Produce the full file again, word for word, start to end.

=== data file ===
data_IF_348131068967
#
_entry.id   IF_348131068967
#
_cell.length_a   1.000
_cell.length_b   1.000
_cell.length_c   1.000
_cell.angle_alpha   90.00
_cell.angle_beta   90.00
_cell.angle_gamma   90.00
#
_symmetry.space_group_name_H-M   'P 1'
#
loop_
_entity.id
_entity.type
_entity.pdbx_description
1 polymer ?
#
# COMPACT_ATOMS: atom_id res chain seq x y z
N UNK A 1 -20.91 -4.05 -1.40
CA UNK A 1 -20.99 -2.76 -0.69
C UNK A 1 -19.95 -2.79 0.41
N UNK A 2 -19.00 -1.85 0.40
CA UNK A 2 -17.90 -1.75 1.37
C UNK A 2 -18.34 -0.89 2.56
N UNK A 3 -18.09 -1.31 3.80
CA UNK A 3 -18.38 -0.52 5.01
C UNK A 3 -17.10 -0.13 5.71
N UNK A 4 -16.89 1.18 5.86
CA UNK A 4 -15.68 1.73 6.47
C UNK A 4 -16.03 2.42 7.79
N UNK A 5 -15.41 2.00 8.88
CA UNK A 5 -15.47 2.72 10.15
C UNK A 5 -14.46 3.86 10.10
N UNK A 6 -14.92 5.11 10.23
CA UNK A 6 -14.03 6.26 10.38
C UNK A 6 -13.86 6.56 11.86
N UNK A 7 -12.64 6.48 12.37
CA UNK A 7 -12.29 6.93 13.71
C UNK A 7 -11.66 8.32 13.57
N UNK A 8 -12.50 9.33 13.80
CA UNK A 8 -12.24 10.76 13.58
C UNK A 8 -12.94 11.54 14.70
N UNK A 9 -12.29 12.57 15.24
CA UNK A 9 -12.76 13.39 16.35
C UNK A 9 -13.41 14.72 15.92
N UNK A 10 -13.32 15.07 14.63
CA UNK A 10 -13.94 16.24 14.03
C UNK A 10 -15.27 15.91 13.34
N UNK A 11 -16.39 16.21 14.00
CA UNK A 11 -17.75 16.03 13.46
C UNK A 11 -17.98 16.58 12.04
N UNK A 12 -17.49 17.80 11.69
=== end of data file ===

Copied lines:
data_IF_348131068967
#
_entry.id   IF_348131068967
#
_cell.length_a   1.000
_cell.length_b   1.000
_cell.length_c   1.000
_cell.angle_alpha   90.00
_cell.angle_beta   90.00
_cell.angle_gamma   90.00
#
_symmetry.space_group_name_H-M   'P 1'
#
loop_
_entity.id
_entity.type
_entity.pdbx_description
1 polymer ?
#
# COMPACT_ATOMS: atom_id res chain seq x y z
N UNK A 1 -20.91 -4.05 -1.40
CA UNK A 1 -20.99 -2.76 -0.69
C UNK A 1 -19.95 -2.79 0.41
N UNK A 2 -19.00 -1.85 0.40
CA UNK A 2 -17.90 -1.75 1.37
C UNK A 2 -18.34 -0.89 2.56
N UNK A 3 -18.09 -1.31 3.80
CA UNK A 3 -18.38 -0.52 5.01
C UNK A 3 -17.10 -0.13 5.71
N UNK A 4 -16.89 1.18 5.86
CA UNK A 4 -15.68 1.73 6.47
C UNK A 4 -16.03 2.42 7.79
N UNK A 5 -15.41 2.00 8.88
CA UNK A 5 -15.47 2.72 10.15
C UNK A 5 -14.46 3.86 10.10
N UNK A 6 -14.92 5.11 10.23
CA UNK A 6 -14.03 6.26 10.38
C UNK A 6 -13.86 6.56 11.86
N UNK A 7 -12.64 6.48 12.37
CA UNK A 7 -12.29 6.93 13.71
C UNK A 7 -11.66 8.32 13.57
N UNK A 8 -12.50 9.33 13.80
CA UNK A 8 -12.24 10.76 13.58
C UNK A 8 -12.94 11.54 14.70
N UNK A 9 -12.29 12.57 15.24
CA UNK A 9 -12.76 13.39 16.35
C UNK A 9 -13.41 14.72 15.92
N UNK A 10 -13.32 15.07 14.63
CA UNK A 10 -13.94 16.24 14.03
C UNK A 10 -15.27 15.91 13.34
N UNK A 11 -16.39 16.21 14.00
CA UNK A 11 -17.75 16.03 13.46
C UNK A 11 -17.98 16.58 12.04
N UNK A 12 -17.49 17.80 11.69